US4798786A (en) * 1982-05-06 1989-01-17 Stolle Research And Development Corporation Living cells encapsulated in crosslinked protein
US4994388A (en) * 1988-04-15 1991-02-19 Solohill Engineering, Inc. Collagen-coated polystyrene microcarrier beads
US5620883A (en) * 1994-04-01 1997-04-15 The Johns Hopkins University Living cells microencapsulated in a polymeric membrane having two layers
US5837234A (en) * 1995-06-07 1998-11-17 Cytotherapeutics, Inc. Bioartificial organ containing cells encapsulated in a permselective polyether suflfone membrane
US5840576A (en) * 1994-07-20 1998-11-24 Cytotherapeutics, Inc. Methods and compositions of growth control for cells encapsulated within bioartificial organs
US5846952A (en) * 1993-12-01 1998-12-08 Marine Polymer Technologies, Inc. Methods and compositions for poly-β-1-4-N-acetylglucosamine drug delivery
US5853747A (en) * 1994-06-27 1998-12-29 Institut De Recherche Biologique Therapeutic and dietetic uses of a brain phospholipid-based complex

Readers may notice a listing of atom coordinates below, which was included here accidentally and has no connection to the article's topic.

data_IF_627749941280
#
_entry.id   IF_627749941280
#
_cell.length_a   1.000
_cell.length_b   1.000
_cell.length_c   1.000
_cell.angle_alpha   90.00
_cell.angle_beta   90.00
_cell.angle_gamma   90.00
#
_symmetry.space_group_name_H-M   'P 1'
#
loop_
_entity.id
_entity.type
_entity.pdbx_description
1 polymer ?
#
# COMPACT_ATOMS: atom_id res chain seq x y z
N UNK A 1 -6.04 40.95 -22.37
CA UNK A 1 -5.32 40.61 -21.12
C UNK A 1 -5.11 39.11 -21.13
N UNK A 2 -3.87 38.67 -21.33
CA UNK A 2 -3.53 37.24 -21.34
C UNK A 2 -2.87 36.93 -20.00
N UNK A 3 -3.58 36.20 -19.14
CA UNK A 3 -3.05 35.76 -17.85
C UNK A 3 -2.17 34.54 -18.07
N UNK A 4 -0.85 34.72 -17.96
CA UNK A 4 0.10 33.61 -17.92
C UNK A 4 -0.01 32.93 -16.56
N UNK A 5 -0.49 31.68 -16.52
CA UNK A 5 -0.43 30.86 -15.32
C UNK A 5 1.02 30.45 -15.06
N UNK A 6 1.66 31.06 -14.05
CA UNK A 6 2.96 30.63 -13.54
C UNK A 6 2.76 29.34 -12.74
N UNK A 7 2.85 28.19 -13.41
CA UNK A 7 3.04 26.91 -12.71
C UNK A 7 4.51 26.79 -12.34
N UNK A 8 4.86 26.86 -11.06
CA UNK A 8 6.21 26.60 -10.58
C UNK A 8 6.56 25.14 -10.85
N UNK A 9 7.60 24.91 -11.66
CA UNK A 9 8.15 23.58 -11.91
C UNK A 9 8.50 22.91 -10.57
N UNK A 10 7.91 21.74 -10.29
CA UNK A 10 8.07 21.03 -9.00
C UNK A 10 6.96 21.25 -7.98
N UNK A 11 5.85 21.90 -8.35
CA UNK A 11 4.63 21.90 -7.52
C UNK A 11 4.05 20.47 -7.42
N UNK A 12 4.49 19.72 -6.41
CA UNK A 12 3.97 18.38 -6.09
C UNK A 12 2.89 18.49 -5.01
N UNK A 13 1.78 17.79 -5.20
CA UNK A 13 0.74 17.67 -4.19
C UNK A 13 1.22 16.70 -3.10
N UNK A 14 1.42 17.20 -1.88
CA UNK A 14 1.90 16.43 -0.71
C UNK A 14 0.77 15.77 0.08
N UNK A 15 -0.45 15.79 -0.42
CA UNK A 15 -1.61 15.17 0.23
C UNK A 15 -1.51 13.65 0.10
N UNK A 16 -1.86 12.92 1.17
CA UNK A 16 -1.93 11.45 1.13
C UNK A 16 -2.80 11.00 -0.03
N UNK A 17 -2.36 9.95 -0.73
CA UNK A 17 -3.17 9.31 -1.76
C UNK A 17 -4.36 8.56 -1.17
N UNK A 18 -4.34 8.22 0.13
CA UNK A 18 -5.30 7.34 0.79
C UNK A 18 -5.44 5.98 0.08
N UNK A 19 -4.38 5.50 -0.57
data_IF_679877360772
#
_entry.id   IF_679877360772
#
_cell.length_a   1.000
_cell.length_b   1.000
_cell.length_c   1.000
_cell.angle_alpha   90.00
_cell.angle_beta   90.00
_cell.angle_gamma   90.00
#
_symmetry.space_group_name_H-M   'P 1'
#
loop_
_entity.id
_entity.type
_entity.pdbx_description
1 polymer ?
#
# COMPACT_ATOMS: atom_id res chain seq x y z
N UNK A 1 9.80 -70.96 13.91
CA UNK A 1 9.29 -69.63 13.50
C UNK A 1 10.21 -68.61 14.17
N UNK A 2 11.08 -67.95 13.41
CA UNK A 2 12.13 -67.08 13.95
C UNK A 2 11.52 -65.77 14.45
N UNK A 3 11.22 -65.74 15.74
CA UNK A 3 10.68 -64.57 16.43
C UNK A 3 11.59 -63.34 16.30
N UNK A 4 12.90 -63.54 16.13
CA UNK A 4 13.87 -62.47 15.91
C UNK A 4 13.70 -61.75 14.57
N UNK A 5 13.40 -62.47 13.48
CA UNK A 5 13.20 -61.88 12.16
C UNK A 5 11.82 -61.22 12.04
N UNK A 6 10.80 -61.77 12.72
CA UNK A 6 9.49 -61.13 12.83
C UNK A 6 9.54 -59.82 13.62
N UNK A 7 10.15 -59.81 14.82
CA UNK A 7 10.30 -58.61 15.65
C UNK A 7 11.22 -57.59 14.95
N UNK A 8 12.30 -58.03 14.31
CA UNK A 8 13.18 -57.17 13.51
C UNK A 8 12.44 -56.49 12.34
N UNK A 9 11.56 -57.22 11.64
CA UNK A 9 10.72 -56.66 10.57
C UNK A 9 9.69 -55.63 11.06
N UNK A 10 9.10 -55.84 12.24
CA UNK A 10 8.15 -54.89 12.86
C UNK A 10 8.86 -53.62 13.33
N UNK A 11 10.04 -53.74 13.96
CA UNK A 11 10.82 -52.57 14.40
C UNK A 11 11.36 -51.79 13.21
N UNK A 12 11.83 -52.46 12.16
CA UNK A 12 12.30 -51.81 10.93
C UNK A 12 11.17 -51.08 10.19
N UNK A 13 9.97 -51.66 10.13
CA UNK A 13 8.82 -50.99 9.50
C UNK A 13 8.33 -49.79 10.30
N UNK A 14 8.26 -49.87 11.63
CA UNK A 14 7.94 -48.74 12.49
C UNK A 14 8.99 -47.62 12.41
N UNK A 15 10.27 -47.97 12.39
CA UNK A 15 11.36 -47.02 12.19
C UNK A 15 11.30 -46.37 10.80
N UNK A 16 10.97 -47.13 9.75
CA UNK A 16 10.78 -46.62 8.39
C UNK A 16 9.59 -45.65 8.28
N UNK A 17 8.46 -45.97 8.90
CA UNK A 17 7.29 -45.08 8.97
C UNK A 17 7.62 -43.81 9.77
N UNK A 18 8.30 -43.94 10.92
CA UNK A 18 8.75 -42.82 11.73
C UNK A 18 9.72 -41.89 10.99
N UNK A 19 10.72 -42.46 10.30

US5908623A (en) * 1993-08-12 1999-06-01 Cytotherapeutics, Inc. Compositions and methods for the delivery of biologically active molecules using genetically altered cells contained in biocompatible immunoisolatory capsules
US6294381B1 (en) * 1996-10-04 2001-09-25 Johanna Olweus CD123+ dendritic cells in blood and lymphoid tissues
US20010049139A1 (en) * 2000-03-23 2001-12-06 Eric Lagasse Hepatic regeneration from hematopoietic stem cells
US20020028510A1 (en) * 2000-03-09 2002-03-07 Paul Sanberg Human cord blood as a source of neural tissue for repair of the brain and spinal cord
US20040136973A1 (en) * 2002-11-07 2004-07-15 Eliezer Huberman Human stem cell materials and methods

Family Cites Families (3)

* Cited by examiner, † Cited by third party
Publication number Priority date Publication date Assignee Title
WO1991007485A1 (en) 1989-11-09 1991-05-30 Bio-Metric Systems, Inc. Improved bioreactor surfaces and methods of making same